Tennessee Gov. Bill Haslam also has said he will not expand TennCare, the state’s Medicaid program. Haslam favors a model similar to the one proposed in Arkansas: the state would use federal funds to purchase private insurance for residents who can’t afford it. Ohio also is seeking permission from the Obama administration to pursue a similar option.

The TennCare expansion would have covered an estimated 140,000 of the state’s 1 million uninsured residents, the Associated Press reported. Haslam has said leveraging federal dollars to purchase private insurance will insure 175,000 state residents.

FedEx Wins $10.5 Billion U.S. Postal Service Contract

FedEx Corp. said today it won a $10.5 billion contract to provide domestic air transportation services for the U.S. Postal Service.

The Memphis-based shipping giant had previously warned that the contract could be transitioned to another provider, like rival UPS, and that the terms and conditions of the new arrangement could be “less favorable” than the current contract, which expires in September 2013. The new contract begins in October 2013.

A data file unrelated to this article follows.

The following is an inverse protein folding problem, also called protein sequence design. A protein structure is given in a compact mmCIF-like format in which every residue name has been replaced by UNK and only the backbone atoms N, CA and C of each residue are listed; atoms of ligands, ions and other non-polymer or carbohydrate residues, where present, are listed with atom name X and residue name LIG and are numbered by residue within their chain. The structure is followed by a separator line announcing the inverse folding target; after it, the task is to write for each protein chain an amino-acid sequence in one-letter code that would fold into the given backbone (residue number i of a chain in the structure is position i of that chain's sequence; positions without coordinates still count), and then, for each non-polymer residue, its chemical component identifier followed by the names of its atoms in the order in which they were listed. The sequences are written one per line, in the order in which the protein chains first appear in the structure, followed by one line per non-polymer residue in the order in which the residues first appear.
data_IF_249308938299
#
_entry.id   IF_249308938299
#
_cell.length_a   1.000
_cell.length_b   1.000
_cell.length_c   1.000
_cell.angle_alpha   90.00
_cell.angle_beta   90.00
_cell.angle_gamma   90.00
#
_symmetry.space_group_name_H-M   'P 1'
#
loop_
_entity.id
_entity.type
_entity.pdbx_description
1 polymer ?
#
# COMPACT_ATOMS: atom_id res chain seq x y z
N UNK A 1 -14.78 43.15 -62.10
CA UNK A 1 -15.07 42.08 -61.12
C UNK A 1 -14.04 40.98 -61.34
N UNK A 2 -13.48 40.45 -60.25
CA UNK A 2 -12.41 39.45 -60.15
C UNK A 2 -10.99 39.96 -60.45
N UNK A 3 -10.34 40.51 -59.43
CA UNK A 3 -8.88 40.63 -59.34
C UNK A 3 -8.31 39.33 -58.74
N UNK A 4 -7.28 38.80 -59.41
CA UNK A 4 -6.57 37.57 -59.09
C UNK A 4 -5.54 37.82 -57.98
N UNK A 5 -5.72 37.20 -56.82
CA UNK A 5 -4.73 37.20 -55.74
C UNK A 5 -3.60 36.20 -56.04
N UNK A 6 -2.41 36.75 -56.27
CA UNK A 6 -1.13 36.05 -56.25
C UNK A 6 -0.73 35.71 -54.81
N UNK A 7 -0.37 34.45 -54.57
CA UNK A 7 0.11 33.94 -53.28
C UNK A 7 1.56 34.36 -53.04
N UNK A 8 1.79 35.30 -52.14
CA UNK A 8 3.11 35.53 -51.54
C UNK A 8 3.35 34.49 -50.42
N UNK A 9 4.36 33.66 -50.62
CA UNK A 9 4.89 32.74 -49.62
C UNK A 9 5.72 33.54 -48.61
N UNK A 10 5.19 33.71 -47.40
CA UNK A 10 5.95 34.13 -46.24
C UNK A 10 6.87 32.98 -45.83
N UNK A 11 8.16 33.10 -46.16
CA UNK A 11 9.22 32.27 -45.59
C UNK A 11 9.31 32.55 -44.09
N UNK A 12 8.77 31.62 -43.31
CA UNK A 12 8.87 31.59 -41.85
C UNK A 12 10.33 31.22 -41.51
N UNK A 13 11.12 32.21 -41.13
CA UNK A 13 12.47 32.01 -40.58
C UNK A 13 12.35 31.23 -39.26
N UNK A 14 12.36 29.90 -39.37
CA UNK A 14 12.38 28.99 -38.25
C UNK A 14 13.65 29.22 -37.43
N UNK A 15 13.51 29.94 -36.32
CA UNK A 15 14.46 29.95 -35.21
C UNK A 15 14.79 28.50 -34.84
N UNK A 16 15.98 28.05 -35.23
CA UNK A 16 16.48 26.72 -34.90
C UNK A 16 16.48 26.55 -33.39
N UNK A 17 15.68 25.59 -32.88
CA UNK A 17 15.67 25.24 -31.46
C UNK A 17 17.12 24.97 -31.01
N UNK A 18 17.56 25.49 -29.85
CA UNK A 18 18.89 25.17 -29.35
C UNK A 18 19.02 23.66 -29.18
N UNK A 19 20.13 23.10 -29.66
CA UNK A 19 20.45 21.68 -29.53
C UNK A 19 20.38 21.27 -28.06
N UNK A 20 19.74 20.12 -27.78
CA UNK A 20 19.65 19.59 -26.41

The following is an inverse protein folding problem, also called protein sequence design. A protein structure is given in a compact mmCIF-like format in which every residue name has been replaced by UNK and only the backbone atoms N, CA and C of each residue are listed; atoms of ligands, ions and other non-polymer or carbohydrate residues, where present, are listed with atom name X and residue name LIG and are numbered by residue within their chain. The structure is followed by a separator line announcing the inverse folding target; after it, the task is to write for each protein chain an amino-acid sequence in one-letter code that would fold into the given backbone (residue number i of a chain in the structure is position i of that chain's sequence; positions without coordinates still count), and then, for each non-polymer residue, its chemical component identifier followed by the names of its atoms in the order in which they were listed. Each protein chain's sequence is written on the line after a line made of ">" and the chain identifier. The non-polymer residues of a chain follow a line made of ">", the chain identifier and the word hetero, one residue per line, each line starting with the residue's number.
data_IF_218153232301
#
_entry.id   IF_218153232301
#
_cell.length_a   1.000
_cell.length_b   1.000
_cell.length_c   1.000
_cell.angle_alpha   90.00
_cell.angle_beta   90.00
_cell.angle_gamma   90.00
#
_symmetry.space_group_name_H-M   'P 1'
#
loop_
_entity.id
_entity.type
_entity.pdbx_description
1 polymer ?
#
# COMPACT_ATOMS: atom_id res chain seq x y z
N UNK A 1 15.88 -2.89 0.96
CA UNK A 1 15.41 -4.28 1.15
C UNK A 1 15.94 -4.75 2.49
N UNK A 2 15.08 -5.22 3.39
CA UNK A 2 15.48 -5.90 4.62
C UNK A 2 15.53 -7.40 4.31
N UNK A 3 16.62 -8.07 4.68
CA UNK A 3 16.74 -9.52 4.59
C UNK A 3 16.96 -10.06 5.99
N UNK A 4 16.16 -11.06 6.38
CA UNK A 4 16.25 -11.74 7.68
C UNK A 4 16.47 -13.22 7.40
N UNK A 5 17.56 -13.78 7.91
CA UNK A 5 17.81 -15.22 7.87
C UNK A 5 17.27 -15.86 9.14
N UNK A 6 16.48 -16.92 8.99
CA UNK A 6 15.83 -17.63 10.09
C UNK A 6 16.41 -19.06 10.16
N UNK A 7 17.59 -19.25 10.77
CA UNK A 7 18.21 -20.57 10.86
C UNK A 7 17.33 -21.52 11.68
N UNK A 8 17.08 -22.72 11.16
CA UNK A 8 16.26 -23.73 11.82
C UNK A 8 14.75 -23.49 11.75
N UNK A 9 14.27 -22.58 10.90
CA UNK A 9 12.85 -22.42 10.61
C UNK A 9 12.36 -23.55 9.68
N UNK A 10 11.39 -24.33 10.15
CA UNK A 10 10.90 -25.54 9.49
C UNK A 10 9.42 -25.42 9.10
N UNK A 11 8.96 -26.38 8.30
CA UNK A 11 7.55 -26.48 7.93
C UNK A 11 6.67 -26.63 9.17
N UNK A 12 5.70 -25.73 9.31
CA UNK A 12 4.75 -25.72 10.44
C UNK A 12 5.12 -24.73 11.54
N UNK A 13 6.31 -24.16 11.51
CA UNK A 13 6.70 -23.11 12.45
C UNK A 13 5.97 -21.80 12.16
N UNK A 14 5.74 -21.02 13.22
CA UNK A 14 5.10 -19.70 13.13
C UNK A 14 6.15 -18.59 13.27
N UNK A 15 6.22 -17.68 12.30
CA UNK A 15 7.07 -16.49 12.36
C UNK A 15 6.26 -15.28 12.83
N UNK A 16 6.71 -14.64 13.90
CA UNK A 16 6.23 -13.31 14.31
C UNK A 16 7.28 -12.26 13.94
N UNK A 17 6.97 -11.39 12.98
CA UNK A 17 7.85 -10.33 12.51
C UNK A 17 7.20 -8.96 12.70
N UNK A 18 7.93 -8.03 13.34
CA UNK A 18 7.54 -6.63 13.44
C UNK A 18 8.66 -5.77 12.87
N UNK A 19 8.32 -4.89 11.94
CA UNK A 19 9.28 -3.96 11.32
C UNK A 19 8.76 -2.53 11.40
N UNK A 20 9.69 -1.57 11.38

FedEx will keep the Postal Service contract to provide airport-to-airport transportation of Postal Service Express Mail and Priority Mail for another seven years.

“Following a rigorous evaluation of technical aspects, pricing, and other factors in the proposals, the Postal Service determined that the FedEx proposal represented the best value,” the agency said in a prepared statement.

The new deal allows for service improvements, capacity flexibility and other operational benefits, the Postal Service said.

The Parks Debate and The Other Suggestions

 

Our story on the latest in the name game for the city’s three Confederate-themed parks is coming up in the Wednesday edition of The Daily News which goes up Tuesday afternoon.

The ad hoc committee trying to come up with recommendations to the City Council on what to do with the parks did what happens in most efforts like this. They did an Internet poll on what anyone who could find the survey would pick as the new names for the three parks.